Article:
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Re: Review of Middle School Physical Science Texts (part 2)

Hugh is partially right. The scientific community in general is too busy
to be interested in this topic because, I think, it is complicated and very
time consuming. Ask a physics professor at a major research university if
they are aware of K-12 issues - most are not. As I pointed out in a
previous post, I led an effort to make the CA state board of education
aware of mistakes in the science standards, science curriculum materials,
and adoption process for K-8 materials.

I become very involved in this process, having testified twice to the state
board of education- once in favor of the FOSS program at the request of the
head of the FOSS program and once to present my petition and to point out
mistakes in science curriculum materials.

Here are some issues that I discovered.

1. When textbook companies are told of errors by a state committee prior to
getting their materials approved for adoption by the state, they are quick
to correct them because they need the state to approve their materials -
it's a matter of economics. If mistakes are pointed out after they are
adopted by anyone, they don't have to correct them - there is no legal or
economic incentive for them to do that.

2. Only two of us showed up to testify to the state board of education when
this issue came up in CA = that is hardly a resounding show of widespread

3. As was done in Feynman's day, textbook companies still wine and dine
those who make decisions important to their economic well being.

FYI, there are a number of NSF supported middle school programs just being
released or under development, including
FOSS (Lawrence Hall of Science)
I was the technical reviewer for their middle school electronics
mini=course if someone is interested in details.
Science and Technology for Children (NSRC)
Insights (EDC)
Fred Goldberg's group at San Diego State
These materials undergo extensive field testing, revisions, and
technical reviews. However, as with all NSF grants, the NSF grants money
and does oversee in detail the technical review process. All these
materials will be available within the next few years. However, they must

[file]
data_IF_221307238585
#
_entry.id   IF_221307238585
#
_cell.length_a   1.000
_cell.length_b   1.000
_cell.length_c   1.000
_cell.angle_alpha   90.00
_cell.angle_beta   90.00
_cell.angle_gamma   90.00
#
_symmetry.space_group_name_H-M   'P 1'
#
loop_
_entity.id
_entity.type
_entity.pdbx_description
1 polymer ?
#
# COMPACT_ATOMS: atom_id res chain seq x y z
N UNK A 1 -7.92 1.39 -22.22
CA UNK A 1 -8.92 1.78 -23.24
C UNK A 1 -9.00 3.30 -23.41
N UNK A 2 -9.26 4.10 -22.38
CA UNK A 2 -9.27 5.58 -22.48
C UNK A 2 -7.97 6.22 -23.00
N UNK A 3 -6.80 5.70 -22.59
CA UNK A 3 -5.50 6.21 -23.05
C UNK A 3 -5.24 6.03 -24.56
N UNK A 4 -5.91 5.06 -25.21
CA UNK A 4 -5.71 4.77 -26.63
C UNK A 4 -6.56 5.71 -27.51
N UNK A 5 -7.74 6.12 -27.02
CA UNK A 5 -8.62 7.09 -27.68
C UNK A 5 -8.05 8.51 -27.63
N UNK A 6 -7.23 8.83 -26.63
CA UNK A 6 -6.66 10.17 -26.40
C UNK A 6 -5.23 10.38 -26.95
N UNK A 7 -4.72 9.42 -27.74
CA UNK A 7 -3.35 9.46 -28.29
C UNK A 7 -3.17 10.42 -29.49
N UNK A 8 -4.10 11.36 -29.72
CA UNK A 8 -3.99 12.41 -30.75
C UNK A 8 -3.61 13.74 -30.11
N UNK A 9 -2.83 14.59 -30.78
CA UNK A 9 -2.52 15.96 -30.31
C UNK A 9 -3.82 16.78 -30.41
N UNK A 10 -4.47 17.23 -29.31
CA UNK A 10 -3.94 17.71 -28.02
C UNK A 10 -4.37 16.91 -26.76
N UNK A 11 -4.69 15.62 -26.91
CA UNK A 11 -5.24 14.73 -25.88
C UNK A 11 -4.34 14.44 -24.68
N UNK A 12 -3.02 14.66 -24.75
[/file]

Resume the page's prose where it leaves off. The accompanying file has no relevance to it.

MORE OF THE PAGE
all then when to be approved by the state, which in CA won't happen again
for another 7 years.

Here's why the K-6 FOSS program wasn't approved for adoption in CA. When a
state education committee made up the rules on materials adoption, one of
the ironclad rules was that the material must meet every state standard at
the specified grade level. FOSS, an excellent program, met all but about 3
of the standards - so it was not approved. To rectify this issue would
have required lobbying this committee when it was developing these
selection rules. You would have had to know the system pretty well to
exert appropriate influence and the time to do something about it. This
shows how complicated and difficult it is to interact with the educational
system. So if someone hears that FOSS was not approved - who do you
the state board? - no they were just putting their blessing on the rules
developed by "experts" on the rules committee
the committee that made up the rules? - no, they probably were disbanded
shortly after they made the rules
the department of education? - no, they just follow the laws that are passed.
the legislature that made the laws? - no, the laws in this area are quite
general and the specifics are left to the state department of education.

It's complicated, time-consuming, and ever changing.

My approach to this problem has been to work with good programs, such as
FOSS, work with the education department of the APS and other organizations
(OSA), and write my own materials, which I present at local, state, and
national workshops. At least this way I can see positive results from my


At 1:28 PM -0800 2/24/2001, Hugh Haskell wrote:

If the scientific community would take a serious interest in this
problem and apply pressure to textbook adoption committees to reject
books that are full of errors, regardless of how beautiful the
production is, then the publishers would find it to their advantage
to improve the quality of their books. Until that happens, the
situation will not change. The Hubisz report is an effort to move the
scientific community and the public in that direction. It may not be
a perfect vehicle, but right now it is just about the only one we've